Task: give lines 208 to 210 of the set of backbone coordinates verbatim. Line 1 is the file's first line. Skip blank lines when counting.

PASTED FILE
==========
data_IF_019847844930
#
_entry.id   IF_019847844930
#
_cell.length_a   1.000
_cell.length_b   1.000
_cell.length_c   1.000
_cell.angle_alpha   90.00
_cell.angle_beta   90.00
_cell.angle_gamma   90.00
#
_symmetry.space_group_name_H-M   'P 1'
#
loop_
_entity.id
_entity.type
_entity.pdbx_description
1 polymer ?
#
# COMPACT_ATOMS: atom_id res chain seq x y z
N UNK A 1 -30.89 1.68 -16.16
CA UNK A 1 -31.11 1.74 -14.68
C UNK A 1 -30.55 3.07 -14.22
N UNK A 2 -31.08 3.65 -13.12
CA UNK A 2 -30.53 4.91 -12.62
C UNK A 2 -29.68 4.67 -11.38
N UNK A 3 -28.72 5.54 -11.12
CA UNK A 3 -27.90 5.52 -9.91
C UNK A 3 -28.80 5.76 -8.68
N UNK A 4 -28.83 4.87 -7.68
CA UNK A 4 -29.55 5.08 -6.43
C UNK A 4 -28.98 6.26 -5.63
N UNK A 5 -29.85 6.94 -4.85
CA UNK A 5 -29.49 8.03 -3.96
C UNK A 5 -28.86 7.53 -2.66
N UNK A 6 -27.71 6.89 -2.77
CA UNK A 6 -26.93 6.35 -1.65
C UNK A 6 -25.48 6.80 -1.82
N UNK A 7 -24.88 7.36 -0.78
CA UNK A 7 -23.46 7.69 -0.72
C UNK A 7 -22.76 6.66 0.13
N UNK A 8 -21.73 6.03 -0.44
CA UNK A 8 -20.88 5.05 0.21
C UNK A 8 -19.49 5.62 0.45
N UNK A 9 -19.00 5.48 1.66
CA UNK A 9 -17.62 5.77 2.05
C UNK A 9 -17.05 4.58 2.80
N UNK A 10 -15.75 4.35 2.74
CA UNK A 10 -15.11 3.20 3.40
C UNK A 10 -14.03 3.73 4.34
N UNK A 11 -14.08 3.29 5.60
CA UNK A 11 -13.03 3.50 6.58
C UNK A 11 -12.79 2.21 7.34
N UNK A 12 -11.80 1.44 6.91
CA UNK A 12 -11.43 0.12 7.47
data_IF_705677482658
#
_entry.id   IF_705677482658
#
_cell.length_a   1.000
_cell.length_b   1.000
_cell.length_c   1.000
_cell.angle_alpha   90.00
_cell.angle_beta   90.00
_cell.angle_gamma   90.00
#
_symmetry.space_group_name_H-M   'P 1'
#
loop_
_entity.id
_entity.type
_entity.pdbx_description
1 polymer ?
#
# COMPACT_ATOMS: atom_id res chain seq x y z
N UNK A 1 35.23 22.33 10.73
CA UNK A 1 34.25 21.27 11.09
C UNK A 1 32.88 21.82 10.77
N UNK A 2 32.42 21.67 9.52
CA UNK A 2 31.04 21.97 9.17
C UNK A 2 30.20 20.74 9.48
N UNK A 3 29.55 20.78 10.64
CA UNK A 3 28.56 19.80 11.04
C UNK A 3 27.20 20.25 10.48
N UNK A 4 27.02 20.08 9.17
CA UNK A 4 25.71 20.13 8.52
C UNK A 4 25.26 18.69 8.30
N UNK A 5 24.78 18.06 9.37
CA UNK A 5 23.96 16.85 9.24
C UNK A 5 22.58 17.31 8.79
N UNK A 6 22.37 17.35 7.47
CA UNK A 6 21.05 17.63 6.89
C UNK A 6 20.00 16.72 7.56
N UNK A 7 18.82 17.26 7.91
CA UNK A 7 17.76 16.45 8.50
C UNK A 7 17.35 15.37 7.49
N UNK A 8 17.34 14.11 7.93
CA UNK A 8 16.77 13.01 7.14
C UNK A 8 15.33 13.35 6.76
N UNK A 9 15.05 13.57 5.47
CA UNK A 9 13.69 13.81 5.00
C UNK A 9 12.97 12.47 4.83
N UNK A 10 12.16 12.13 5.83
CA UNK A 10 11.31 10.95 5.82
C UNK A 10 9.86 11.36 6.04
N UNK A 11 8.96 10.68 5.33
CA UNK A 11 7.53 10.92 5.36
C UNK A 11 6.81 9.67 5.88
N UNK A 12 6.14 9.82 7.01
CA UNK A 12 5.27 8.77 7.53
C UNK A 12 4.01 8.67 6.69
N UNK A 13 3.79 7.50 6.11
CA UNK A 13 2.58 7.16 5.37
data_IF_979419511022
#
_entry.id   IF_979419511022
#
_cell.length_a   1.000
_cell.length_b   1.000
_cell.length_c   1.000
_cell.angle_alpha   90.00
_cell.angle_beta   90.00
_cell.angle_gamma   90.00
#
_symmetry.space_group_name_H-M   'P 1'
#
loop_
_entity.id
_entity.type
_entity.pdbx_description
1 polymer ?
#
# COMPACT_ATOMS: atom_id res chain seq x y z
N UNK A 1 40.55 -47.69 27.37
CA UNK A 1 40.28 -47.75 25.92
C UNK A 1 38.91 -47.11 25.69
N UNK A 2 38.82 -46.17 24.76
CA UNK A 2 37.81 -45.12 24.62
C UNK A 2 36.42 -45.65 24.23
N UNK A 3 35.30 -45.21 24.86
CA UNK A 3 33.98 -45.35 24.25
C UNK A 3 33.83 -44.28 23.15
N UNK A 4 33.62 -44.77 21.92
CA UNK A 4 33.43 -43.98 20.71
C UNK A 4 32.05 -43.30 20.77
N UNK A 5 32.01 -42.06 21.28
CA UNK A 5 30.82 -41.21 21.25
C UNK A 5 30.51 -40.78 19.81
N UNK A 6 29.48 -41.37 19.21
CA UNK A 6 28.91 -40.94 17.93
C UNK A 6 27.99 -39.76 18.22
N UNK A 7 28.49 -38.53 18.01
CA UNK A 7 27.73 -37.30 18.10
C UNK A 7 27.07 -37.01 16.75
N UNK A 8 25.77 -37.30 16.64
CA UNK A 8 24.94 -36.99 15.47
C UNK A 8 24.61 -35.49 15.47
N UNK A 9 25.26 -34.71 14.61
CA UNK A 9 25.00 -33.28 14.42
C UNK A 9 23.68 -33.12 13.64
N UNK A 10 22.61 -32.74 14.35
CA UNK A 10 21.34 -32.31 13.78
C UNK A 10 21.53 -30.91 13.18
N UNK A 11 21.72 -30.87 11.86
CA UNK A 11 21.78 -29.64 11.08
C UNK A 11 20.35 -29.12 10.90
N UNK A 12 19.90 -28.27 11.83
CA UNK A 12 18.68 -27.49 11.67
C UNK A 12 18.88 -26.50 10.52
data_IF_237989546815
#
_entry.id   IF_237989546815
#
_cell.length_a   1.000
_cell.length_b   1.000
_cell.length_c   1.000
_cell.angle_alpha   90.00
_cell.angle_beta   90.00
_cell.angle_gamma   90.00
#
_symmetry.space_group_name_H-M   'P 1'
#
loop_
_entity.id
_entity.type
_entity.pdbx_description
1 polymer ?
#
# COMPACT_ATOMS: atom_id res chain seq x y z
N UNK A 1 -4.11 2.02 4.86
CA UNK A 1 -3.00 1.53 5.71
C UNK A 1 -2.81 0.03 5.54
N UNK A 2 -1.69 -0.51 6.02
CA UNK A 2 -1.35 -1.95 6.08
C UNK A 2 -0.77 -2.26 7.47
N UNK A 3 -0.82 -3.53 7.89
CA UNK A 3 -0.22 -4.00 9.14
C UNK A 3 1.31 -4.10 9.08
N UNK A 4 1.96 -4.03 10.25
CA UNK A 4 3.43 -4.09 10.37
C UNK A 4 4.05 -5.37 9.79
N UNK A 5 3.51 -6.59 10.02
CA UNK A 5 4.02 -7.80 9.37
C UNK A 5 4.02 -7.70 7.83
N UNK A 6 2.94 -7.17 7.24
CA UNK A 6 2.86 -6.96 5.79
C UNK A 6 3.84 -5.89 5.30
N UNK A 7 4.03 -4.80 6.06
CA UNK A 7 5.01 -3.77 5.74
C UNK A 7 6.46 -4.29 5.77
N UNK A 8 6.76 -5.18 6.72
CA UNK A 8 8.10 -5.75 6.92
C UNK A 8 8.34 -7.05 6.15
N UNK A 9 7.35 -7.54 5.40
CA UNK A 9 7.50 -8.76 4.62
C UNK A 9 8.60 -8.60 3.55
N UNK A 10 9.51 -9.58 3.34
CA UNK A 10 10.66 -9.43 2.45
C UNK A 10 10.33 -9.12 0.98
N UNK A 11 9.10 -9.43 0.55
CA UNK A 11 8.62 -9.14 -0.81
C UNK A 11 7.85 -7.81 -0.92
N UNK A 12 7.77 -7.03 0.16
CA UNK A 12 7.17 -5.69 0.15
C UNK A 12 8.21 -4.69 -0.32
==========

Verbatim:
N UNK A 7 4.03 -4.80 6.06
CA UNK A 7 5.01 -3.77 5.74
C UNK A 7 6.46 -4.29 5.77